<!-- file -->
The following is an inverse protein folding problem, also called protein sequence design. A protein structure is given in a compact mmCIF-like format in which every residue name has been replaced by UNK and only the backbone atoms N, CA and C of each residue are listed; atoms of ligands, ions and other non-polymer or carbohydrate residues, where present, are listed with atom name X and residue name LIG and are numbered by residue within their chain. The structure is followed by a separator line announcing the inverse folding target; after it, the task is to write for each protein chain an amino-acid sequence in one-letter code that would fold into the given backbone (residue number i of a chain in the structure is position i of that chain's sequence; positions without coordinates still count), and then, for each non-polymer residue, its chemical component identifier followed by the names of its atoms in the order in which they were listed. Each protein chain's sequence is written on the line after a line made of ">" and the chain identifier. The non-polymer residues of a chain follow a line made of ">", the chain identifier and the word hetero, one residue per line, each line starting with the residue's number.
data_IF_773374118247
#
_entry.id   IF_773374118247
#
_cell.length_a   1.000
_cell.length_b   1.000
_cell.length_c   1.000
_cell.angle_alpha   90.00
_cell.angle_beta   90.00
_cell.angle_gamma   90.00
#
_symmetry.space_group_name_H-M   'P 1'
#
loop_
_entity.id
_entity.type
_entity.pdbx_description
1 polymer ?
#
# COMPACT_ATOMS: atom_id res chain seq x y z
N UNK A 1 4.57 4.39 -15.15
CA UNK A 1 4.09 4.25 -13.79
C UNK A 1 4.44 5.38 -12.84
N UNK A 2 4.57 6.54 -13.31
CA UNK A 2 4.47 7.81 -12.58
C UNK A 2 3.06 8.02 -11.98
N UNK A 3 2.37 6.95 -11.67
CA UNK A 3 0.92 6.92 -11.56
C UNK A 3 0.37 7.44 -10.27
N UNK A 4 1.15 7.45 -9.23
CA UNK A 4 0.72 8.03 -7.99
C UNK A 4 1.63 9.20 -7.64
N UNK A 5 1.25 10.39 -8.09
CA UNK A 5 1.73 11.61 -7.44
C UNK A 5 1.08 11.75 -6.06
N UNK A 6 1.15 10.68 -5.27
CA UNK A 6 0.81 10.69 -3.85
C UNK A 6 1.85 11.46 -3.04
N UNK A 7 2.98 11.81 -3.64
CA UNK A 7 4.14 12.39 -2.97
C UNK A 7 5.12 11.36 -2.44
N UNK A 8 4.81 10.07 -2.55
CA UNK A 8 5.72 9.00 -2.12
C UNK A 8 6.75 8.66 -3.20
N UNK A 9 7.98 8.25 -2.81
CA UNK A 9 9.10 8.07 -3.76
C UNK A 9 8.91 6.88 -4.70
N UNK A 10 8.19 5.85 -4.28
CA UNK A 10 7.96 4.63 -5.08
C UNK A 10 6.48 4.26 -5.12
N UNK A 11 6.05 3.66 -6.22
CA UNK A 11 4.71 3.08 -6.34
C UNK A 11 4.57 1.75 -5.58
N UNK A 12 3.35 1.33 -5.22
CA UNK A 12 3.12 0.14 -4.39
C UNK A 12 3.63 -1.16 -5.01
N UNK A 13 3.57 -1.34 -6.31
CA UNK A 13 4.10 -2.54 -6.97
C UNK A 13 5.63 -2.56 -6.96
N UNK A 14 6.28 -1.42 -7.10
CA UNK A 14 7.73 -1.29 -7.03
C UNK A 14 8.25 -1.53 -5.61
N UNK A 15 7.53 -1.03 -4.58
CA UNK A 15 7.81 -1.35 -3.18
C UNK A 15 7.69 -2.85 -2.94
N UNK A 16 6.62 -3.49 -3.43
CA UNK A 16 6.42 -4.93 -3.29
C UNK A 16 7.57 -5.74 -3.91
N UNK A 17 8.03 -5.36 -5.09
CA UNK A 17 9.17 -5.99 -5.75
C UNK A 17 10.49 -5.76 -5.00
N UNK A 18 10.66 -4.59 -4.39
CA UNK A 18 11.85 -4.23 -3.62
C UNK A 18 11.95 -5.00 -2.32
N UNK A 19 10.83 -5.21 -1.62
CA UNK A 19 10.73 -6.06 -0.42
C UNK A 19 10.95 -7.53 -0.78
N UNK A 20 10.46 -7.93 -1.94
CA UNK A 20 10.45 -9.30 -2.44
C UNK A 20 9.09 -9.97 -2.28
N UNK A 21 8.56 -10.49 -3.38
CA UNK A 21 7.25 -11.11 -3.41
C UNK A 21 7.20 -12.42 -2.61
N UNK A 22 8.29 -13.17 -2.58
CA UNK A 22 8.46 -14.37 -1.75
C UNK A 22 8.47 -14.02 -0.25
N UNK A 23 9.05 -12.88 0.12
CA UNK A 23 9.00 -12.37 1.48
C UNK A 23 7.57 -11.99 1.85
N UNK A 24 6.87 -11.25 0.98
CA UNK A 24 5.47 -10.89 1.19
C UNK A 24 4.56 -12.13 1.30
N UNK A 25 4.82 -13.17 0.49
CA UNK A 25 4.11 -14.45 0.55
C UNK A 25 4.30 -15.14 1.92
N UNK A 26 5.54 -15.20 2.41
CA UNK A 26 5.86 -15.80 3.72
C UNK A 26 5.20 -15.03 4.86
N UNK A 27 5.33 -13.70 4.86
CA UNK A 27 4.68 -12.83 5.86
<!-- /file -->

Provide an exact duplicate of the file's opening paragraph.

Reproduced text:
The following is an inverse protein folding problem, also called protein sequence design. A protein structure is given in a compact mmCIF-like format in which every residue name has been replaced by UNK and only the backbone atoms N, CA and C of each residue are listed; atoms of ligands, ions and other non-polymer or carbohydrate residues, where present, are listed with atom name X and residue name LIG and are numbered by residue within their chain. The structure is followed by a separator line announcing the inverse folding target; after it, the task is to write for each protein chain an amino-acid sequence in one-letter code that would fold into the given backbone (residue number i of a chain in the structure is position i of that chain's sequence; positions without coordinates still count), and then, for each non-polymer residue, its chemical component identifier followed by the names of its atoms in the order in which they were listed. Each protein chain's sequence is written on the line after a line made of ">" and the chain identifier. The non-polymer residues of a chain follow a line made of ">", the chain identifier and the word hetero, one residue per line, each line starting with the residue's number.